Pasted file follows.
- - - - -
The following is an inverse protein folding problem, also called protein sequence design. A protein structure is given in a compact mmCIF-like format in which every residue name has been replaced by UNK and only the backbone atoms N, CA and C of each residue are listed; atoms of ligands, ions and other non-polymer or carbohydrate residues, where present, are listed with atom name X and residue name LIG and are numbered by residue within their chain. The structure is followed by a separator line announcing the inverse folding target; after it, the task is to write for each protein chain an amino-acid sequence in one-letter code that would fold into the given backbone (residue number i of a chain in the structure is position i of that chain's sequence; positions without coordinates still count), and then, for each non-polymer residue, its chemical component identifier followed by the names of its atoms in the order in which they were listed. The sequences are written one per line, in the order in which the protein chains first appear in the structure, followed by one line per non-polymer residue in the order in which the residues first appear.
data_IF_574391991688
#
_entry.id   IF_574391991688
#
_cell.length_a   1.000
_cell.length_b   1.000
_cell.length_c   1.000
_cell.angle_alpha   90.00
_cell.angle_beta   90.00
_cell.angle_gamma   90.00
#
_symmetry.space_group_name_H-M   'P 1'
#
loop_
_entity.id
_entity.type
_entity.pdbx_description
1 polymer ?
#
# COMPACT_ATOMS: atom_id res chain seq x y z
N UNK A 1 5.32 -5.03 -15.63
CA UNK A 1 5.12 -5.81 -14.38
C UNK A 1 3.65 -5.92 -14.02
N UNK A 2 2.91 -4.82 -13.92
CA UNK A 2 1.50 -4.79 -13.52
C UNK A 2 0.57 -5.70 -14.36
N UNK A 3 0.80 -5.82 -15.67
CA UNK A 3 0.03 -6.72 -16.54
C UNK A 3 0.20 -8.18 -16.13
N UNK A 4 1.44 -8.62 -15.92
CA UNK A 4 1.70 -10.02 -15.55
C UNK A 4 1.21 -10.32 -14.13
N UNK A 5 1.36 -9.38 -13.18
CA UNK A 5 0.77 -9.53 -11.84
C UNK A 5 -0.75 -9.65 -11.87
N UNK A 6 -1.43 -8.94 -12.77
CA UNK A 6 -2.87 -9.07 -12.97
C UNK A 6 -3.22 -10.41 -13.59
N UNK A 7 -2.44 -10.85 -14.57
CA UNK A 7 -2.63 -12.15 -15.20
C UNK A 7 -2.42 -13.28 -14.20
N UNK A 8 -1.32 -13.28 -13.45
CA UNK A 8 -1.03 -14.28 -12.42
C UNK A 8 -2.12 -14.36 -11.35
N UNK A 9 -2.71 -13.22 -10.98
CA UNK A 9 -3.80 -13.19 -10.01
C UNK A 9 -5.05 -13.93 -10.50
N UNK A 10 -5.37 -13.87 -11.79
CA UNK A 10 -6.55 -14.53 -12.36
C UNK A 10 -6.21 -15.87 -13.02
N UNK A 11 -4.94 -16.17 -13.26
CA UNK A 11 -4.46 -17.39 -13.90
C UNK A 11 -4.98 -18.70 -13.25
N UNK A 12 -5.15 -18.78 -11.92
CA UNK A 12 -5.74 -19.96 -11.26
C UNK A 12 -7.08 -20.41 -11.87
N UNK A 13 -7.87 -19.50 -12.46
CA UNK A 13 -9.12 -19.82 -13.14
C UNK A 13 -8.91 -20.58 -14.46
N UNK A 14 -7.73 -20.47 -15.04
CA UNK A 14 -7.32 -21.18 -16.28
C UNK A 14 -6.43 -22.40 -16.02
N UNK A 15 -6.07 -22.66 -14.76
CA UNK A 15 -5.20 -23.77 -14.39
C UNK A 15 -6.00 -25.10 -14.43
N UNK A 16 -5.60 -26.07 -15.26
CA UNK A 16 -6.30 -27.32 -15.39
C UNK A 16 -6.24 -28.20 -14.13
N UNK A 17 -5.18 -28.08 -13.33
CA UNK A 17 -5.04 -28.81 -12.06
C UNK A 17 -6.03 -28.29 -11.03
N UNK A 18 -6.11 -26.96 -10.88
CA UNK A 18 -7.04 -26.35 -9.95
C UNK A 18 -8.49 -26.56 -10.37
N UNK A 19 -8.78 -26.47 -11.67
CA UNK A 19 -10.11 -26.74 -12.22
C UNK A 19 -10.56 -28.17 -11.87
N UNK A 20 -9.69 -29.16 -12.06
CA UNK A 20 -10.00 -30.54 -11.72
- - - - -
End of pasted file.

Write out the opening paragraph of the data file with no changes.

The following is an inverse protein folding problem, also called protein sequence design. A protein structure is given in a compact mmCIF-like format in which every residue name has been replaced by UNK and only the backbone atoms N, CA and C of each residue are listed; atoms of ligands, ions and other non-polymer or carbohydrate residues, where present, are listed with atom name X and residue name LIG and are numbered by residue within their chain. The structure is followed by a separator line announcing the inverse folding target; after it, the task is to write for each protein chain an amino-acid sequence in one-letter code that would fold into the given backbone (residue number i of a chain in the structure is position i of that chain's sequence; positions without coordinates still count), and then, for each non-polymer residue, its chemical component identifier followed by the names of its atoms in the order in which they were listed. The sequences are written one per line, in the order in which the protein chains first appear in the structure, followed by one line per non-polymer residue in the order in which the residues first appear.